A soldier being court-martialed is entitled to an Army defender plus “counsel of choice.” Fourteen of the 27 Presidio stockade prisoners who had been read the mutiny article during their sit-down in the Presidio stockade yard on the morning of October 14, 1968, would choose Terence Hallinan to represent them. Three prisoners —Nesrey Dean Sood, Ricky Lee Dodd, and Larry Zaino— hired other civilian defense lawyers. The parents of Ed Yost and John Colip hired lawyers from their home towns. Larry Reidel chose Capt. Brendan V. Sullivan, Jr. to team with Capt. Emmitt Yeary, the lawyer assigned him by the Sixth Army Judge Advocate General’s office. Louis Osczepinsky was satisfied with his lawyer from the JAG office, Capt. Joseph Choate.

The five ensuing trials began in late January ’69 with the court martial of Reidel and Osczepinsky, and ended in early June with Hallinan’s clients.  Command influence had been obvious even during  the pre-trial investigation required under Article 32 of the Uniform Code of Military Justice. It was conducted by Capt. Richard Millard, a UCLA law school graduate who had served a year in Vietnam. The stockade commander, Capt. Robert Lamont, a squeaky-voice  25-year-old, told Millard the truth—and that he didn’t have the nerve to testify to it and incur the wrath of the higher-ups! Lamont said he had “almost begged” Provost Marshall John Ford and the Presidio’s commanding general to limit the prisoner population and assign trained confinement officers as guards instead of military policemen. Ford had responded by telling Lamont to familiarize himself with the UCMJ’s mutiny article. In other words, the brass knew that conditions  at the stockade were deplorable, but would treat any protest as a capital crime.

Millard disappointed and angered the higher-ups by advising that the Presidio sit-down was not a mutiny according to the UCMJ statute. A “passive” mutiny requires joint disobedience of orders and an intent to override military authority. “If willful disobedience in concert means mutiny,” Millard reasoned, “then you have a redundant statute. ‘Intent to override authority’ has to add something.'”  Millard’s analysis made each prisoner’s state of mind an important factor in what crime to charge him with.

In his report to the Judge Advocate General, Millard recommended that Larry Reidel and Louis Osczepinsky be separated as unfit (psychologically incapable of forming an intent to override military authority); that John Colip and Ed Yost be tried at a special court-martial for willful disobedience (maximum sentence six months); and that Ricky Dodd and Larry Zaino be given “less than honorable discharges” or tried by special court martial.  Millard noted in his report, “There is ample testimony to show that the conditions in the stockade prior to 14 October were not up to the standards we should expect. Of special  significance in this case is the  fact that the DD 510 procedure for  expressing grievances as implemented prior to  the demonstration was shoddy and inefficient… These factors should be considered as mitigating circumstances.”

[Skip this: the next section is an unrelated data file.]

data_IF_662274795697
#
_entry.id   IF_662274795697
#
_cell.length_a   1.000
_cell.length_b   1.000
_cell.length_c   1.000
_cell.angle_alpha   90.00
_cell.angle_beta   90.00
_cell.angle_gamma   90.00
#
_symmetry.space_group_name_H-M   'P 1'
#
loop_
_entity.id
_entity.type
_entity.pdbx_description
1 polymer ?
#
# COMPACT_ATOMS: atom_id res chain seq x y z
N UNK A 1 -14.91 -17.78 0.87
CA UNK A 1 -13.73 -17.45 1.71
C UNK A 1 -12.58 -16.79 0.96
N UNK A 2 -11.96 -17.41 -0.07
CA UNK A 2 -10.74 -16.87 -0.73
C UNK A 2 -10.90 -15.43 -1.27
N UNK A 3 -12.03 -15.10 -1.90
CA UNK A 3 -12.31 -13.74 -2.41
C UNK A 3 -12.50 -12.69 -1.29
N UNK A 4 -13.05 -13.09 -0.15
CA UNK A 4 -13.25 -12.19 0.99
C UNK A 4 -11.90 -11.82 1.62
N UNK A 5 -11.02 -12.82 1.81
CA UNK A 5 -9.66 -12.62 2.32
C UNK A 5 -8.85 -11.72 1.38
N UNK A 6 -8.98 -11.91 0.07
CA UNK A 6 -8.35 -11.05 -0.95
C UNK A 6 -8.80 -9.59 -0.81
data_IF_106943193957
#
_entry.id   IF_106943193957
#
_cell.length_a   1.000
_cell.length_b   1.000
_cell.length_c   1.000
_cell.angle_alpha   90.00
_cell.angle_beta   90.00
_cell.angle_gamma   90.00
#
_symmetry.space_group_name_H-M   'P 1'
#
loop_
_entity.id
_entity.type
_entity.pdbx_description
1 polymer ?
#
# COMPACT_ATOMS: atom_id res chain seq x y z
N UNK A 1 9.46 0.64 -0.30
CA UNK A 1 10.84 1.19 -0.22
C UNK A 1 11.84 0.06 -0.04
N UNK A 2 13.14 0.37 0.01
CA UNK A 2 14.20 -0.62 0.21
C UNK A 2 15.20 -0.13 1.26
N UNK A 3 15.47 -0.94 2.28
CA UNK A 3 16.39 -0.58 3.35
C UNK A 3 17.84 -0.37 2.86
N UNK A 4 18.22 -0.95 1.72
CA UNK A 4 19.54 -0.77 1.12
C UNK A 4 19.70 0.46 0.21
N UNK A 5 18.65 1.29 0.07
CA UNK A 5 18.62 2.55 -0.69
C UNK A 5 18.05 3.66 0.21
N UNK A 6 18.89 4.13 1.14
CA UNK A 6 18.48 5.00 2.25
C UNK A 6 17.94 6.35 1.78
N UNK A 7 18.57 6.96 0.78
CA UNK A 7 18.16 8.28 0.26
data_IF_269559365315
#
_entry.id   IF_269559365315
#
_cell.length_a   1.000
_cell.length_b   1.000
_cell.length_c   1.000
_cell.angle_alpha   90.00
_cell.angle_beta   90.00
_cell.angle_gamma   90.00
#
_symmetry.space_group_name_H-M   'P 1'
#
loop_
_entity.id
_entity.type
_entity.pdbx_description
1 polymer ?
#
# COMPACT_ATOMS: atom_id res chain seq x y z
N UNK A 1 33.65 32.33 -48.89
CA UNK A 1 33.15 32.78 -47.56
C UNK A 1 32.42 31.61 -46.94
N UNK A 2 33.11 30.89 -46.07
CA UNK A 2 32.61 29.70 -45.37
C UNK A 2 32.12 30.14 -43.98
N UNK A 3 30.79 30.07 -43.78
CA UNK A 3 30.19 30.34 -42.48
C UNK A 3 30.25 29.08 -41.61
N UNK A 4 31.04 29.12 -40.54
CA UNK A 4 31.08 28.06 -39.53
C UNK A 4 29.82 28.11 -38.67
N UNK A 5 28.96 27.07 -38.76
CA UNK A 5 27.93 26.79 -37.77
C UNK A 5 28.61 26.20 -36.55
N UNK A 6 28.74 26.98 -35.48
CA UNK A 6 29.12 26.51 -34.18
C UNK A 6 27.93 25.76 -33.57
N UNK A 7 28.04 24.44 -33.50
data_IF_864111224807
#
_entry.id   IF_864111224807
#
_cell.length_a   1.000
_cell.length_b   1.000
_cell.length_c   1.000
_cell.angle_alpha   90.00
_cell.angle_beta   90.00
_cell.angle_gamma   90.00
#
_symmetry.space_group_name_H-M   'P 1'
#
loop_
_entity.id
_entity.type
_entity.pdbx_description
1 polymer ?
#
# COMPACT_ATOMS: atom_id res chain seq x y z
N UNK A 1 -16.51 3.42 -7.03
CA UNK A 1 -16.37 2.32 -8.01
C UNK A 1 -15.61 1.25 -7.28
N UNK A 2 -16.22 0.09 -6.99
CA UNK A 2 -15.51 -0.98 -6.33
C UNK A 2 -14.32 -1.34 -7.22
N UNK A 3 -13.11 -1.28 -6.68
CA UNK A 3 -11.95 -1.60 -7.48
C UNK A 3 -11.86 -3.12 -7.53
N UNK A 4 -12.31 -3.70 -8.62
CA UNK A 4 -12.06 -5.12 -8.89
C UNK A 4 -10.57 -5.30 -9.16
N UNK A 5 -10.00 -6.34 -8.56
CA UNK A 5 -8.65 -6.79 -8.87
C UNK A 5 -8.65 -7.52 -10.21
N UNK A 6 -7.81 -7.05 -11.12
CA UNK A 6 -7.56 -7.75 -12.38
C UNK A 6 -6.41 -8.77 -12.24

By the time Millard’s report reached Sixth Army Commanding General Stanley Larsen, it was buried under letters from three higher-ranking legal officers, each misrepresenting its contents and recommending that the prisoners be charged with mutiny. Colonel Garnett, the Judge Advocate General, advised Larsen: “From the evidence that the noise of he chanting and singing increased when Captain Lamont attempted to address the group, an intent to override military authority may be inferred. The same inference may be drawn from the statement of one of the group that they would not obey any orders until they saw their attorney. When the unlawful concert of action is established, the act of one may be used as evidence against all.”

Knowing his advice was being ignored by the higher-ups, Millard considered violating the chain of  command to seek out Larsen and say, “I’ve heard that you’re a great guy and a fair commander. You must be getting some lousy legal advice to be going ahead with ‘mutiny.'” But he didn’t.

At the opening court martial, Major Terry Chamberlain, an Army psychiatrist who had interviewed stockade prisoners in the summer of ’68, described Reidel as a “sociopathic personality” who, particularly in the wake of a fight, would have “no control over his behavior.” (Reidel had broken another prisoner’s jaw on the morning of the sit-down.) Osczepinsky, he testified, was also a sociopath and had “an impaired capacity to form a specific intent.”  Their Army defense lawyers, Brendan Sullivan Joe Choate, thought they were about to prevail. But the proceeding was abruptly recessed by the law officer, Lt. Colonel Robinson who convened a special panel of psychiatrists to decide whether or not the two prisoners could “adhere to the right,” i.e., whether they were sane or not. He said he wanted a yes or no, and “impaired ability” meant maybe. Sullivan expressed his outrage over the delay in a letter to Gen. Larsen, which he entered into the record.